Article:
Former Eastek Vice President Bob Weigand talks about how Eastek is able to protect clients’ intellectual property and how full control over production ensures the highest quality products for Eastek customers.
Eastek Success: U.S. Design, Made in China
Joseph Rocco sees a future marrying Chinese manufacturing with U.S.-based product development.
Rocco and investment house Draupnir LLC in Chicago bought plastic molder and contract manufacturer Eastek International in 2004, and want to use its South China manufacturing base to carve out a niche as a smaller-scale product-development company.
The U.S.-based firm has been making substantial capital investments at its factory in Dongguan, such as upgrading injection mold-making capacity by 50 percent in 2006 to about 350 tools a year.
The company, which has corporate headquarters outside Chicago in Buffalo Grove, Ill., but has all of its manufacturing in Dongguan, sees itself moving more into design and product development.
It set up a product design department last year, for example, with staff in both China and the United States, and estimates that 60 percent of its new clients, mainly U.S.-based manufacturers, are coming to it with product design needs, from tweaking an existing design to taking an idea and turning it into a product.
“Certainly it’s the continuing trend to move manufacturing to a low-cost country,” said Rocco, who is president of Eastek. He spoke during a Feb. 10 interview in Dongguan.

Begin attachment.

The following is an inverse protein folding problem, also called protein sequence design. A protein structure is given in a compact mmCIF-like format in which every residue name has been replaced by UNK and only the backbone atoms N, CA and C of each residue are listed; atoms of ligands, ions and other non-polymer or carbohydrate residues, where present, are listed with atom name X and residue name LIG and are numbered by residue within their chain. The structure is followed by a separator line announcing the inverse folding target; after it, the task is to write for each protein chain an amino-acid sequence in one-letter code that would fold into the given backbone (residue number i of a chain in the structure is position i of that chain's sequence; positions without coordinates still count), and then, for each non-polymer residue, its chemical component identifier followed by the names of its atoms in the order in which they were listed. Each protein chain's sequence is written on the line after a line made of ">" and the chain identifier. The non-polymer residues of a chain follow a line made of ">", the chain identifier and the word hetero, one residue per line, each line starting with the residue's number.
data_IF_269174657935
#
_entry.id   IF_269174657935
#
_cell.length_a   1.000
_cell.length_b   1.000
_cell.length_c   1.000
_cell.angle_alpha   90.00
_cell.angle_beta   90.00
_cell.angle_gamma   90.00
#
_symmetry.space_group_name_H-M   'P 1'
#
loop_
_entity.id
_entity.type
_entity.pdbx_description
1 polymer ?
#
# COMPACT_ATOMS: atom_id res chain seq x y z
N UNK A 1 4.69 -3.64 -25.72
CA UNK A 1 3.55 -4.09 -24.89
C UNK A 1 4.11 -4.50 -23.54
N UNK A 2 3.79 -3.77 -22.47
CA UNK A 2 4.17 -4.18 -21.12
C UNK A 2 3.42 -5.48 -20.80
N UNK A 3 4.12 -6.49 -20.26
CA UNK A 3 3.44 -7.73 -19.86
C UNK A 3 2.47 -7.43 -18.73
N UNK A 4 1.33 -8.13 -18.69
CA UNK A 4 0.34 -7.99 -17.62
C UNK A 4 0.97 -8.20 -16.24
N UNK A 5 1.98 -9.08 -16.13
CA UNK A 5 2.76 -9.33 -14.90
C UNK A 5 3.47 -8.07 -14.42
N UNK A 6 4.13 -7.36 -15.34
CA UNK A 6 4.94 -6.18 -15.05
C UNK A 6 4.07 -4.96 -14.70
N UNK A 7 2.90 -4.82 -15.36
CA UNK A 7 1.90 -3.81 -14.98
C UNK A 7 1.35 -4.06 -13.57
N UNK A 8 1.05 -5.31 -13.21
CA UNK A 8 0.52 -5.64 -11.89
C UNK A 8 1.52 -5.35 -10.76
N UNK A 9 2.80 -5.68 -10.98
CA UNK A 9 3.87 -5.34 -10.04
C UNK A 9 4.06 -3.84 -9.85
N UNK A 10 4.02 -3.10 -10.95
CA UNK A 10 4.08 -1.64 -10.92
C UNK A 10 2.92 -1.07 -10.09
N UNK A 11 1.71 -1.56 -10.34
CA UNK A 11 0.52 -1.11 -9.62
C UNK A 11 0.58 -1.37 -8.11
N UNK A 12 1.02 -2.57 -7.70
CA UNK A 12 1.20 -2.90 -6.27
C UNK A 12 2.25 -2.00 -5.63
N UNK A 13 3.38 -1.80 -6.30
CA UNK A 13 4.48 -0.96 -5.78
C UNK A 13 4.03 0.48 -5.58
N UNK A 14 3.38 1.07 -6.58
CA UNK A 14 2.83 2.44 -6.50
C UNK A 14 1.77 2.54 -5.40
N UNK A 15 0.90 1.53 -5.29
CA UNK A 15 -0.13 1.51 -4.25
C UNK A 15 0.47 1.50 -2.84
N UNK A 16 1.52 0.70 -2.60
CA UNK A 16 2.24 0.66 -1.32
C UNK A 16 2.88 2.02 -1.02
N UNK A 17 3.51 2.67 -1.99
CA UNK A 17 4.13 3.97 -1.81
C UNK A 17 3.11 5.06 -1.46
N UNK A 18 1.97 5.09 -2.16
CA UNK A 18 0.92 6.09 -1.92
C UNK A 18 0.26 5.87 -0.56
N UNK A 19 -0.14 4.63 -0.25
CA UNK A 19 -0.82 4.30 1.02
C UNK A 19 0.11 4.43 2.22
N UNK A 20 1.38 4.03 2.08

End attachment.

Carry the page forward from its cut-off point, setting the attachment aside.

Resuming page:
“The design function is another source of outsourcing, as well,” he said. “If we design the product, we’re likely to be the low-cost place to manufacture. We’re going to build-in design for manufacturability.”
Rocco, a former executive at GE Plastics, lawn-care firm Scotts Co. LLC and diversified manufacturer SPX Corp., said Eastek’s sales have doubled since 2004 to about US$34 million. Eastek employs 1,200.
The company last year expanded its manufacturing space in Dongguan by 55 percent, to 465,000 square feet, and added three injection presses. Eastek now has 29 presses and plans to add several more this year. About half of its business is plastics-related, with the rest coming from things like assembly and printed-circuit-board manufacturing.
The firm said it is increasing its investment in its workforce, as well.
Last year, the company started a school at its factory, with two teachers and an administrator, offering an 18-week English course. Rocco said once his firm becomes more familiar with administering a school, it plans to add more English courses, along with business topics like project management and public speaking.
Its has added sales staff also focused on building business in Europe and Asia, he said.
Longer-term, the firm is looking at building a similar-size facility near Shanghai or Beijing, within three to five years, and is studying whether to build a small circuit-board assembly plant in the United States, Rocco said.
“The U.S. is a very competitive place to be, with a very productive workforce,” Rocco said. “For the right product and the right category, that makes more sense.”
Right now, Eastek’s design team is small, with nine people, and is run from the U.S., with several design engineers in Dongguan, said Cherie Wilkinson, Eastek vice president of engineering. She said she expects the role of the China design staff to grow.
“Industrial design happens in the United States at the [Buffalo Grove] office,” she said. “Engineers [in Dongguan] are more focused on doing what you tell them. I am focused on developing their creativity.”
The company uses its U.S. offices for sales and engineering, and maintains that its headquarters and assets in the United States provide a comfort for customers concerned about intellectual property, said Bob Wiegand, vice president of sales and marketing.
“We’re a phone call away. Your lawyers can haul us into court in the U.S.,” Wiegand said.